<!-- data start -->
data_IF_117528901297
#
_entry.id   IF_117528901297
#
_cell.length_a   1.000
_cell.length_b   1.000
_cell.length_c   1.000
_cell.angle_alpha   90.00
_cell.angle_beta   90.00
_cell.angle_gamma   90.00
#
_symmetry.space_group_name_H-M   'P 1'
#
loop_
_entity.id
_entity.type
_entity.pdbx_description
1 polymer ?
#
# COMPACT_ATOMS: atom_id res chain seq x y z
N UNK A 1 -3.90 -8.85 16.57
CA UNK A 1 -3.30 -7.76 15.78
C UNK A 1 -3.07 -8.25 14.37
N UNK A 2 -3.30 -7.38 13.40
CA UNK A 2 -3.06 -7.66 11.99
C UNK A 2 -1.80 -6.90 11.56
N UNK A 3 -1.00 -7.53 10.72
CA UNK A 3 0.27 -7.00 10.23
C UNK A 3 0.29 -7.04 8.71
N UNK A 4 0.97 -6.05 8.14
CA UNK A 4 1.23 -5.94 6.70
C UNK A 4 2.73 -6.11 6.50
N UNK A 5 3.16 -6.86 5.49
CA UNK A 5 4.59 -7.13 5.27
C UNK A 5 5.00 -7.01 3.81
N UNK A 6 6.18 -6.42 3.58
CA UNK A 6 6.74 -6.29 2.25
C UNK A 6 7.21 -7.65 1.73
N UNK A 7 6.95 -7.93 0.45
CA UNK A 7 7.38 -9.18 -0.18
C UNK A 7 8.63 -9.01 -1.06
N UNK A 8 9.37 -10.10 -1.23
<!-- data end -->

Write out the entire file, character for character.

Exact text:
data_IF_117528901297
#
_entry.id   IF_117528901297
#
_cell.length_a   1.000
_cell.length_b   1.000
_cell.length_c   1.000
_cell.angle_alpha   90.00
_cell.angle_beta   90.00
_cell.angle_gamma   90.00
#
_symmetry.space_group_name_H-M   'P 1'
#
loop_
_entity.id
_entity.type
_entity.pdbx_description
1 polymer ?
#
# COMPACT_ATOMS: atom_id res chain seq x y z
N UNK A 1 -3.90 -8.85 16.57
CA UNK A 1 -3.30 -7.76 15.78
C UNK A 1 -3.07 -8.25 14.37
N UNK A 2 -3.30 -7.38 13.40
CA UNK A 2 -3.06 -7.66 11.99
C UNK A 2 -1.80 -6.90 11.56
N UNK A 3 -1.00 -7.53 10.72
CA UNK A 3 0.27 -7.00 10.23
C UNK A 3 0.29 -7.04 8.71
N UNK A 4 0.97 -6.05 8.14
CA UNK A 4 1.23 -5.94 6.70
C UNK A 4 2.73 -6.11 6.50
N UNK A 5 3.16 -6.86 5.49
CA UNK A 5 4.59 -7.13 5.27
C UNK A 5 5.00 -7.01 3.81
N UNK A 6 6.18 -6.42 3.58
CA UNK A 6 6.74 -6.29 2.25
C UNK A 6 7.21 -7.65 1.73
N UNK A 7 6.95 -7.93 0.45
CA UNK A 7 7.38 -9.18 -0.18
C UNK A 7 8.63 -9.01 -1.06
N UNK A 8 9.37 -10.10 -1.23